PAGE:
Nano-challenge: Molecular switch
Team lays foundation for a carbon-nanotube-based molecular gate
In these visualizations of a carbon nanotube, the F4-TCNQ molecule in the top image is oriented sideways, blocking electric current. In the bottom image the F4-TCNQ molecule is aligned with the length of the nanotube, which would allow current through—thus, a switch. Among the information technology wonders of the modern world, most are based on one simple question: Is it on or is it off?
Two ORNL researchers, one specializing in theoretical physics, the other in chemistry, have discovered a carbon nanotube-based system that functions like an atom-scale switch. The Computer Science & Mathematics Division researchers believe their work could be laying the foundation for a binary bonanza.
"The semiconductor industry is always working against Moore's Law-the finite capacity of a silicon chip to store information," says Vincent Meunier, the physicist in the team.
He's working with CMSD chemist Bobby Sumpter. Their approach is to perform first-principles calculations on positioning a molecule inside a carbon nanotube to affect the electric current flowing across it.
"The result is an electrical gate at the molecular level," says Vincent. "In other words, in one position, the molecular gate is open, allowing current through. In another position, the gate is closed, blocking the current. We get a molecular gating effect."
The magic molecule is tetrafluorotetracyano-p-quinodimethane, or, more mercifully, F4-TCNQ. Because it is an acceptor, it attracts electric charge. Computer-modeled simulations indicate that a 90-degree difference in the orientation of the F4-TCNQ molecule stationed inside a carbon nanotube determines whether the nanotube lets current through or stops it.
In a silicon chip, the gate is a silicon-oxide barrier within the structure of the chip. In Vincent's and Bobby's model, the gate is within a molecule-the carbon nanotube-that is about one nanometer in size.
"That is about three orders of magnitude smaller than a silicon chip," Vincent says. "That is the possible gain in storing information."
One of the greatest challenges in this basic research is to develop a robust approach to modifying the state of the F4-TCNQ molecule between the on and off possibilities. The flipping mechanism would enable the researchers to rotate the molecule to either a lengthways (on) or sideways (off) position on demand, thereby creating the ultimate nonvolatile memory element working at room temperature.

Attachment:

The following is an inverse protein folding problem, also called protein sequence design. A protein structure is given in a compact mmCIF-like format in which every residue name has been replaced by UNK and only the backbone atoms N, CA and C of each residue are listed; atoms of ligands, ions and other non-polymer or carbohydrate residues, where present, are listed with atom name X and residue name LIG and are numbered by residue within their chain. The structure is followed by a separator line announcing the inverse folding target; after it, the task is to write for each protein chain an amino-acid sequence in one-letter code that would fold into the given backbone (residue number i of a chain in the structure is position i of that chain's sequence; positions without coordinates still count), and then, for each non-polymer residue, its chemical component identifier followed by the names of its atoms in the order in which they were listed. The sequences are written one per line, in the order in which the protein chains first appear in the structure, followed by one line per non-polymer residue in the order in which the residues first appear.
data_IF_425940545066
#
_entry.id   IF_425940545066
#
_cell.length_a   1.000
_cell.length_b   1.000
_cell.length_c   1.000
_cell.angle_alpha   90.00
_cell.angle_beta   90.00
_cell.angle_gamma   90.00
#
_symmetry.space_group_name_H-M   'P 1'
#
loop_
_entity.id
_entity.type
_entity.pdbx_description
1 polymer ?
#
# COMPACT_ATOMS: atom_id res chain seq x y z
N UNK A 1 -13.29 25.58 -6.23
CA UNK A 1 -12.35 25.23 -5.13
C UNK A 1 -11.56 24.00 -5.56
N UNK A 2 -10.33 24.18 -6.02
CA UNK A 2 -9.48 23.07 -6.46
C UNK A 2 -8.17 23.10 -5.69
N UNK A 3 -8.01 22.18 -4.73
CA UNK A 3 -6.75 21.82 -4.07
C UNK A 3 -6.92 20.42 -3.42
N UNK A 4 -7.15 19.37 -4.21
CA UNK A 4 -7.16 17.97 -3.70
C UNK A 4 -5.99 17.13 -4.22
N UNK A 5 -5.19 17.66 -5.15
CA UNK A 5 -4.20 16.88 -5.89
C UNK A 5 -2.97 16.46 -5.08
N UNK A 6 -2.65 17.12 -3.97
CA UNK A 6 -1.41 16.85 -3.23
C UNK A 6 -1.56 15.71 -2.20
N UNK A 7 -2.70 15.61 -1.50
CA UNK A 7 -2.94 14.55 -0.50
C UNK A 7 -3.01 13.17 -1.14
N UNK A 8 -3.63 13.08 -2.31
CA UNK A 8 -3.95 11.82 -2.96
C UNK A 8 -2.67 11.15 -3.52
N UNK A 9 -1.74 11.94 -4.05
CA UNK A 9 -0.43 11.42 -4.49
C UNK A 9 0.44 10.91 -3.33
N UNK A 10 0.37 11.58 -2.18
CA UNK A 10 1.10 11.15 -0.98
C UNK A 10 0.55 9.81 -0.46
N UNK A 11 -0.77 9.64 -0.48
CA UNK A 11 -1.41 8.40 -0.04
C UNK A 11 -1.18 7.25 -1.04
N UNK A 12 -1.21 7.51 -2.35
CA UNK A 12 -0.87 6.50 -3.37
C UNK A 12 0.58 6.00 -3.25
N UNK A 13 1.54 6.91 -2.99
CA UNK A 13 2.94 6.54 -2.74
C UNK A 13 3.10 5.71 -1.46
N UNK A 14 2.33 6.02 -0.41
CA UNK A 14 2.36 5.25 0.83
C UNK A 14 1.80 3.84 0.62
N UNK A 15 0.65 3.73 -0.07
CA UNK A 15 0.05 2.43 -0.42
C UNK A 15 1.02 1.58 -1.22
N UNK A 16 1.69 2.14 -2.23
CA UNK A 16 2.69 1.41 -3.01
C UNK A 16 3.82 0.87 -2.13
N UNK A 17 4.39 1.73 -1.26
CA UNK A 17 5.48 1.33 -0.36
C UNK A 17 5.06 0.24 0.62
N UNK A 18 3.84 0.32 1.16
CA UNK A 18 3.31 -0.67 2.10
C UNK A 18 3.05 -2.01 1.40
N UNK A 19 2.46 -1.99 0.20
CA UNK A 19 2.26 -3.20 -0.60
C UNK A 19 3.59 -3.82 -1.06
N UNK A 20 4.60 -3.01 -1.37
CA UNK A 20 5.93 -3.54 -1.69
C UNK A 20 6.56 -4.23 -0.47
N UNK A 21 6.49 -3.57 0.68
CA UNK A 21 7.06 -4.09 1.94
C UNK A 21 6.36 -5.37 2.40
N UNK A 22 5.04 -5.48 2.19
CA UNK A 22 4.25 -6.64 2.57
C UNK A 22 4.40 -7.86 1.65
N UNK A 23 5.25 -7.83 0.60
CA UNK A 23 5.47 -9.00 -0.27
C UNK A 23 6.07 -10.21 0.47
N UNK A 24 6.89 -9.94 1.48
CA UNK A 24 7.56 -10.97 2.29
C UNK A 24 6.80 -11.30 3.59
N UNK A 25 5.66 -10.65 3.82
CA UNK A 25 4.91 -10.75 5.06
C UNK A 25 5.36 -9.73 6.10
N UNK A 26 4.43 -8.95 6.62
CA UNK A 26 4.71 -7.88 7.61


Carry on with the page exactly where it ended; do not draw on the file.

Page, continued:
"There are not many possible ways to move a molecule that is embedded into a nanowire. Here, the trick is to exploit not the properties of the molecule but rather make use of those of the nanowire," Vincent says. In the "on" position, their models have shown that the carbon nanotubes would allow current to pass through them.
In the "off" orientation, the current is reflected back, blocking the current.
Bobby recently completed calculations where small external mechanical strains applied to the external surface of nanowire readily led to the reproducible rotation of the F4-TCNQ molecule, indicating that the gate would be stable and also retain information in a room temperature environment.
The models require enormous computational power, available to the researchers onsite through the National Center for Computational Sciences.
"These are very big calculations using state of the art quantum chemistry methods," says Bobby. "That's the only way we can get it to work."
The two researchers, who split their time between CSMD and the Center for Nanophase Materials Sciences, are enjoying a very successful partnership that incorporates its own interdisciplinary chemistry. Vincent, who is primarily a theoretical physicist, does the physics-based calculations on the concept. Bobby, who is a physical chemist, then applies his practical knowledge of chemistry to the problem.
"We work together," Vincent says. "I wrote the code in transport and Bobby did the physical chemistry. That's one of the strengths of our Computational Chemical Sciences group. It cuts across several areas of research that allows us to apply different approaches to novel ideas. However, it is really the computational infrastructure that allows us to test our ideas."